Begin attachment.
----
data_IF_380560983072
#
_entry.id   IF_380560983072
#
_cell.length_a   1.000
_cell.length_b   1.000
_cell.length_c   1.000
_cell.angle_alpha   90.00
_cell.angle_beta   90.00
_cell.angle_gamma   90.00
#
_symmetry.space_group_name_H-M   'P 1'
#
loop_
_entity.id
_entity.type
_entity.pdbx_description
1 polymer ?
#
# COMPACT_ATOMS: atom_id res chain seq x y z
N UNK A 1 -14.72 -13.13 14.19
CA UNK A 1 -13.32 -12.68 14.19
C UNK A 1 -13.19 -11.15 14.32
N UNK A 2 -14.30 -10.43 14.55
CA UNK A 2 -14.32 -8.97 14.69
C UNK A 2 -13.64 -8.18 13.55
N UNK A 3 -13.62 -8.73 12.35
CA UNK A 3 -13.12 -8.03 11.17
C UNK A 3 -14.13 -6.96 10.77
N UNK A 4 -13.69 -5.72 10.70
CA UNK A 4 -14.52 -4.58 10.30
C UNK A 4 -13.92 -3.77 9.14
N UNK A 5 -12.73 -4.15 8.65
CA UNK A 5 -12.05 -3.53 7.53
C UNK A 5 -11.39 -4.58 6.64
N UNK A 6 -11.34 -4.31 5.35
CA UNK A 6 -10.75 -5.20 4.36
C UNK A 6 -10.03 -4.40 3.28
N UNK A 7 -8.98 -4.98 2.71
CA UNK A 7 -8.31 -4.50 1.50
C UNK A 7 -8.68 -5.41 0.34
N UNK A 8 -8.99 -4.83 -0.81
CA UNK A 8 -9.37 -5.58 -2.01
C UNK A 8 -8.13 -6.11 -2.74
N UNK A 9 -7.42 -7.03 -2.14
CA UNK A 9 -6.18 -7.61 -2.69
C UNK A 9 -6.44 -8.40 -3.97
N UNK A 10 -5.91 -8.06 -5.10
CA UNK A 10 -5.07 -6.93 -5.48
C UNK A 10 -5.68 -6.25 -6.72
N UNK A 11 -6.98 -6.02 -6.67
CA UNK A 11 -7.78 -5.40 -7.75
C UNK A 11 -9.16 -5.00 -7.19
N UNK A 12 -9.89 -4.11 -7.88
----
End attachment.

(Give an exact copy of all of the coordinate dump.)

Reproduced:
data_IF_380560983072
#
_entry.id   IF_380560983072
#
_cell.length_a   1.000
_cell.length_b   1.000
_cell.length_c   1.000
_cell.angle_alpha   90.00
_cell.angle_beta   90.00
_cell.angle_gamma   90.00
#
_symmetry.space_group_name_H-M   'P 1'
#
loop_
_entity.id
_entity.type
_entity.pdbx_description
1 polymer ?
#
# COMPACT_ATOMS: atom_id res chain seq x y z
N UNK A 1 -14.72 -13.13 14.19
CA UNK A 1 -13.32 -12.68 14.19
C UNK A 1 -13.19 -11.15 14.32
N UNK A 2 -14.30 -10.43 14.55
CA UNK A 2 -14.32 -8.97 14.69
C UNK A 2 -13.64 -8.18 13.55
N UNK A 3 -13.62 -8.73 12.35
CA UNK A 3 -13.12 -8.03 11.17
C UNK A 3 -14.13 -6.96 10.77
N UNK A 4 -13.69 -5.72 10.70
CA UNK A 4 -14.52 -4.58 10.30
C UNK A 4 -13.92 -3.77 9.14
N UNK A 5 -12.73 -4.15 8.65
CA UNK A 5 -12.05 -3.53 7.53
C UNK A 5 -11.39 -4.58 6.64
N UNK A 6 -11.34 -4.31 5.35
CA UNK A 6 -10.75 -5.20 4.36
C UNK A 6 -10.03 -4.40 3.28
N UNK A 7 -8.98 -4.98 2.71
CA UNK A 7 -8.31 -4.50 1.50
C UNK A 7 -8.68 -5.41 0.34
N UNK A 8 -8.99 -4.83 -0.81
CA UNK A 8 -9.37 -5.58 -2.01
C UNK A 8 -8.13 -6.11 -2.74
N UNK A 9 -7.42 -7.03 -2.14
CA UNK A 9 -6.18 -7.61 -2.69
C UNK A 9 -6.44 -8.40 -3.97
N UNK A 10 -5.91 -8.06 -5.10
CA UNK A 10 -5.07 -6.93 -5.48
C UNK A 10 -5.68 -6.25 -6.72
N UNK A 11 -6.98 -6.02 -6.67
CA UNK A 11 -7.78 -5.40 -7.75
C UNK A 11 -9.16 -5.00 -7.19
N UNK A 12 -9.89 -4.11 -7.88